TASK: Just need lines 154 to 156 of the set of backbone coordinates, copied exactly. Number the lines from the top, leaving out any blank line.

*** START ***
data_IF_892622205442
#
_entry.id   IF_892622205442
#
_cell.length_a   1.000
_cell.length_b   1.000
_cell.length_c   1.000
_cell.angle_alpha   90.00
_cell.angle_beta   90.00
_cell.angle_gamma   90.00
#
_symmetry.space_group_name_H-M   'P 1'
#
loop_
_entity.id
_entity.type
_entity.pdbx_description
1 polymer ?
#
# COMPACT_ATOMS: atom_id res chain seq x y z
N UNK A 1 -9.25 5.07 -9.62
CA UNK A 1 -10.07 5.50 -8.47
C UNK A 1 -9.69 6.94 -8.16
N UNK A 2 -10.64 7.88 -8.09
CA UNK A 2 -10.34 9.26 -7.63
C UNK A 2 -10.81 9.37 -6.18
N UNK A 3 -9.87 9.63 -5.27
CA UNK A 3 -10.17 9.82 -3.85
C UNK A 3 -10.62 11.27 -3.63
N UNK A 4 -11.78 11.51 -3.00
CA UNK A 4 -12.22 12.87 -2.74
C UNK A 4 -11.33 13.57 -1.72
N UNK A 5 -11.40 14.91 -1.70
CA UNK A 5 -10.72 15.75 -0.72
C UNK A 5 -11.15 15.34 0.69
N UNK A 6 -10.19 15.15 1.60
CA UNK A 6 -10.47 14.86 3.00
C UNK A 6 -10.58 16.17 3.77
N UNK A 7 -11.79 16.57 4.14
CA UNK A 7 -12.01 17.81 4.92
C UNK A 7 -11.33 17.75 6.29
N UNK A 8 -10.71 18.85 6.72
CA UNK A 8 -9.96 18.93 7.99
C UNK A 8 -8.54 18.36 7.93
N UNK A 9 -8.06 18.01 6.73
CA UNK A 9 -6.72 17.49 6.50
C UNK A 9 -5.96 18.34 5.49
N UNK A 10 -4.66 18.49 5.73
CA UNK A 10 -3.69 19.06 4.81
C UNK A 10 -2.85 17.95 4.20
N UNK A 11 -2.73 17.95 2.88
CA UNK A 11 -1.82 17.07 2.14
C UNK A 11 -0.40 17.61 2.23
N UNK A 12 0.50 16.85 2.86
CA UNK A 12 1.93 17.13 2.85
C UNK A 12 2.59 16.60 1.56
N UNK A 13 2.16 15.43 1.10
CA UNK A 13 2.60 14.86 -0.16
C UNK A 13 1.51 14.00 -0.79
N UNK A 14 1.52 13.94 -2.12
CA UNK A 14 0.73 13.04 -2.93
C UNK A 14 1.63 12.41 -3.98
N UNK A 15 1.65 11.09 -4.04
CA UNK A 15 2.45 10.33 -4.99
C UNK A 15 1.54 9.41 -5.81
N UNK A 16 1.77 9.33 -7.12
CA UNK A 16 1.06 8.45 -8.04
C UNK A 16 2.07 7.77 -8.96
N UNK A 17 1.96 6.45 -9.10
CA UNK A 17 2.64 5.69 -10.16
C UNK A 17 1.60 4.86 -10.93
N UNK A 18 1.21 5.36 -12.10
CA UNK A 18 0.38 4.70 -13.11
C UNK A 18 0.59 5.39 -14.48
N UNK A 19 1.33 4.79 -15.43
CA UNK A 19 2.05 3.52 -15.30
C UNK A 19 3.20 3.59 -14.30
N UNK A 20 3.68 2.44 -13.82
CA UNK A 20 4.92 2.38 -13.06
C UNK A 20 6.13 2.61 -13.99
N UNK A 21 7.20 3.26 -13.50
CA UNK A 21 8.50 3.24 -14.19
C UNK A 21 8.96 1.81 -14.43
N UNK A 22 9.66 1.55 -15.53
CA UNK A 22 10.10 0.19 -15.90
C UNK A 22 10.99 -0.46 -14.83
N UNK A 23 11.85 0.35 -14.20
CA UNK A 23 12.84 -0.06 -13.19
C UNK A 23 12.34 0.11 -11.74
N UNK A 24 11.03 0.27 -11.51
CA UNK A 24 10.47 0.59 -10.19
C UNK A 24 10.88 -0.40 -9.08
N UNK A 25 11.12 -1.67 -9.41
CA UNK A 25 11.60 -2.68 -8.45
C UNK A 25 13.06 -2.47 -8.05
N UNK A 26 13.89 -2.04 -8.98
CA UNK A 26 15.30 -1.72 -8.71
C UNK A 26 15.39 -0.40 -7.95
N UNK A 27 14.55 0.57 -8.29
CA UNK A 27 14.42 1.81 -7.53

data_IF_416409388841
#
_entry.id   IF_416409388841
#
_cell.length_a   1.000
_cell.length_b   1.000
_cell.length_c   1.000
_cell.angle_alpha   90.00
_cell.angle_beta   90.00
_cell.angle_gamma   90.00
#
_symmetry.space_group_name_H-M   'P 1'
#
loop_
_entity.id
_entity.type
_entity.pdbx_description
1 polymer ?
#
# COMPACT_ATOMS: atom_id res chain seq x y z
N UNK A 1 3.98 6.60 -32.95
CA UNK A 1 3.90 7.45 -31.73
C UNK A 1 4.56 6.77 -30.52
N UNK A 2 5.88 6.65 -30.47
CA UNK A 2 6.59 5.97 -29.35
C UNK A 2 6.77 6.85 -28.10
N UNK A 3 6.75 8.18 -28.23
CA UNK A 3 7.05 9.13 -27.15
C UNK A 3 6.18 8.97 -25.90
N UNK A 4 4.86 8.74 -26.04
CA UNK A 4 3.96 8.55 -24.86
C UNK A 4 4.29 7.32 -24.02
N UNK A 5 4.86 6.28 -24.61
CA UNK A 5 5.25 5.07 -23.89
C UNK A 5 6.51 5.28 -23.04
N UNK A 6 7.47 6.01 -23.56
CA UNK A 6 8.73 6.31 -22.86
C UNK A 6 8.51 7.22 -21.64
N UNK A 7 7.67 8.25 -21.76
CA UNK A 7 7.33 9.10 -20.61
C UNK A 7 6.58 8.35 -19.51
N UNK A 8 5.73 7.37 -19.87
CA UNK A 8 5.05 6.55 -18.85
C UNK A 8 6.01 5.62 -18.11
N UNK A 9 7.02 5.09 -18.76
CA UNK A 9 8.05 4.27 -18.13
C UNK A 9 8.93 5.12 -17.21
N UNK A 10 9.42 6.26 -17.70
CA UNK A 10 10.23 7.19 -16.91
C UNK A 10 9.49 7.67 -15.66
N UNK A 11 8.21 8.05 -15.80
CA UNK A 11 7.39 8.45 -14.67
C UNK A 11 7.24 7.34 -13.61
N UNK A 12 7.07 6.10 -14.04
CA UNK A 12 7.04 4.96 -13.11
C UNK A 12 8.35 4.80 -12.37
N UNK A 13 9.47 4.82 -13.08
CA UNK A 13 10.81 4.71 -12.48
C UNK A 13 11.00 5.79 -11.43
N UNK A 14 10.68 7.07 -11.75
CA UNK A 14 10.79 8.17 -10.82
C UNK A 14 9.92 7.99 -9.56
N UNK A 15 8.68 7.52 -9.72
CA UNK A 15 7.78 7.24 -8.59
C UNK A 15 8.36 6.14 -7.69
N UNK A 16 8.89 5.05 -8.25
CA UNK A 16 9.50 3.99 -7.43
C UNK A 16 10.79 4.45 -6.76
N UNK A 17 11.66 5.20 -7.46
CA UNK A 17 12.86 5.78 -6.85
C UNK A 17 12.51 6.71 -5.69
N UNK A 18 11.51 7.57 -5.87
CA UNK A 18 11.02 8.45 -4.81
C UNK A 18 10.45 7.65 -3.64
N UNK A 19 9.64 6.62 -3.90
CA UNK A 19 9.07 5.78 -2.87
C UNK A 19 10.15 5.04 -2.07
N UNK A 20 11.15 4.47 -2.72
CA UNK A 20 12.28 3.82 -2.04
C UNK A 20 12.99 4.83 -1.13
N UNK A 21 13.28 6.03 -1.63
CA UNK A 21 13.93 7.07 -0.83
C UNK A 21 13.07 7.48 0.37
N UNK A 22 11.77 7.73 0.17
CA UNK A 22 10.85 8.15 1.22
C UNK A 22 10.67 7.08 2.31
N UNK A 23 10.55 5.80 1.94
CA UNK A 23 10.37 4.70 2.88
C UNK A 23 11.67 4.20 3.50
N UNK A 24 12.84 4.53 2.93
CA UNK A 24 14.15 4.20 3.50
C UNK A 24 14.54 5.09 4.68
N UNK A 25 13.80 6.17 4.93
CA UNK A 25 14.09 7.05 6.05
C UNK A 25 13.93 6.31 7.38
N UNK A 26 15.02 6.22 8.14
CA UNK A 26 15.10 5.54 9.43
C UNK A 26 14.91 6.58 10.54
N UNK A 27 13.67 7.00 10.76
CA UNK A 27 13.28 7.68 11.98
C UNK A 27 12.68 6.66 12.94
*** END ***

N UNK A 12 7.07 6.10 -14.04
CA UNK A 12 7.04 4.96 -13.11
C UNK A 12 8.35 4.80 -12.37